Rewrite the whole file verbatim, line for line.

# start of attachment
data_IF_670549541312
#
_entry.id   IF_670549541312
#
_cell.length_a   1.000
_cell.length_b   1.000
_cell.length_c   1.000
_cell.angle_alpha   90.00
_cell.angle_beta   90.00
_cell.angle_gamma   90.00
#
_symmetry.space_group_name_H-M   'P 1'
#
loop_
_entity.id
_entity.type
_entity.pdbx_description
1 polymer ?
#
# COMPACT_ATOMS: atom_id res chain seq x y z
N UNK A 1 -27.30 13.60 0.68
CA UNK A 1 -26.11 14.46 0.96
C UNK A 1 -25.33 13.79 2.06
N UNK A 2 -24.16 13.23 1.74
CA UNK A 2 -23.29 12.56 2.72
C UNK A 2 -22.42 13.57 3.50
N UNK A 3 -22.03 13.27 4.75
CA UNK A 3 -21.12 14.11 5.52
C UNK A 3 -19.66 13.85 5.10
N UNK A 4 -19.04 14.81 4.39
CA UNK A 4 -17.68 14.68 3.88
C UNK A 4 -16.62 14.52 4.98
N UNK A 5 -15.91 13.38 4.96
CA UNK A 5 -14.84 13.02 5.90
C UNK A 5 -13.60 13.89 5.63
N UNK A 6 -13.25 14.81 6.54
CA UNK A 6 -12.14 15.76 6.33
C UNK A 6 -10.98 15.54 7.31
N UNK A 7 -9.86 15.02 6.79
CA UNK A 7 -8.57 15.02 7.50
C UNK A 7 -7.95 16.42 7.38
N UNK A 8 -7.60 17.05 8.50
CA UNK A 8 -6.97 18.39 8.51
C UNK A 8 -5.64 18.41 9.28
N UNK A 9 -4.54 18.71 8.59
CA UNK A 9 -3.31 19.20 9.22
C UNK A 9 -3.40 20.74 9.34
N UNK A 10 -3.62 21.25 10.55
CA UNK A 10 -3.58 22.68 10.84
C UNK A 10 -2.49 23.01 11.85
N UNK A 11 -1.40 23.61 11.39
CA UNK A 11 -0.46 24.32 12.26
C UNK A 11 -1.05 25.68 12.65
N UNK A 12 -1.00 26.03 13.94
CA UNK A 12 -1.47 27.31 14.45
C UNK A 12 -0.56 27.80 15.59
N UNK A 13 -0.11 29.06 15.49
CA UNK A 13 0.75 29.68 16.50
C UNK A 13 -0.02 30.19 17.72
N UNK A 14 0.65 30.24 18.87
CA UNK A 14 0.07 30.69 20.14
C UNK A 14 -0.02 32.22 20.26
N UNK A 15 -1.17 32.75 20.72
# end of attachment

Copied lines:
data_IF_670549541312
#
_entry.id   IF_670549541312
#
_cell.length_a   1.000
_cell.length_b   1.000
_cell.length_c   1.000
_cell.angle_alpha   90.00
_cell.angle_beta   90.00
_cell.angle_gamma   90.00
#
_symmetry.space_group_name_H-M   'P 1'
#
loop_
_entity.id
_entity.type
_entity.pdbx_description
1 polymer ?
#
# COMPACT_ATOMS: atom_id res chain seq x y z
N UNK A 1 -27.30 13.60 0.68
CA UNK A 1 -26.11 14.46 0.96
C UNK A 1 -25.33 13.79 2.06
N UNK A 2 -24.16 13.23 1.74
CA UNK A 2 -23.29 12.56 2.72
C UNK A 2 -22.42 13.57 3.50
N UNK A 3 -22.03 13.27 4.75
CA UNK A 3 -21.12 14.11 5.52
C UNK A 3 -19.66 13.85 5.10
N UNK A 4 -19.04 14.81 4.39
CA UNK A 4 -17.68 14.68 3.88
C UNK A 4 -16.62 14.52 4.98
N UNK A 5 -15.91 13.38 4.96
CA UNK A 5 -14.84 13.02 5.90
C UNK A 5 -13.60 13.89 5.63
N UNK A 6 -13.25 14.81 6.54
CA UNK A 6 -12.14 15.76 6.33
C UNK A 6 -10.98 15.54 7.31
N UNK A 7 -9.86 15.02 6.79
CA UNK A 7 -8.57 15.02 7.50
C UNK A 7 -7.95 16.42 7.38
N UNK A 8 -7.60 17.05 8.50
CA UNK A 8 -6.97 18.39 8.51
C UNK A 8 -5.64 18.41 9.28
N UNK A 9 -4.54 18.71 8.59
CA UNK A 9 -3.31 19.20 9.22
C UNK A 9 -3.40 20.74 9.34
N UNK A 10 -3.62 21.25 10.55
CA UNK A 10 -3.58 22.68 10.84
C UNK A 10 -2.49 23.01 11.85
N UNK A 11 -1.40 23.61 11.39
CA UNK A 11 -0.46 24.32 12.26
C UNK A 11 -1.05 25.68 12.65
N UNK A 12 -1.00 26.03 13.94
CA UNK A 12 -1.47 27.31 14.45
C UNK A 12 -0.56 27.80 15.59
N UNK A 13 -0.11 29.06 15.49
CA UNK A 13 0.75 29.68 16.50
C UNK A 13 -0.02 30.19 17.72
N UNK A 14 0.65 30.24 18.87
CA UNK A 14 0.07 30.69 20.14
C UNK A 14 -0.02 32.22 20.26
N UNK A 15 -1.17 32.75 20.72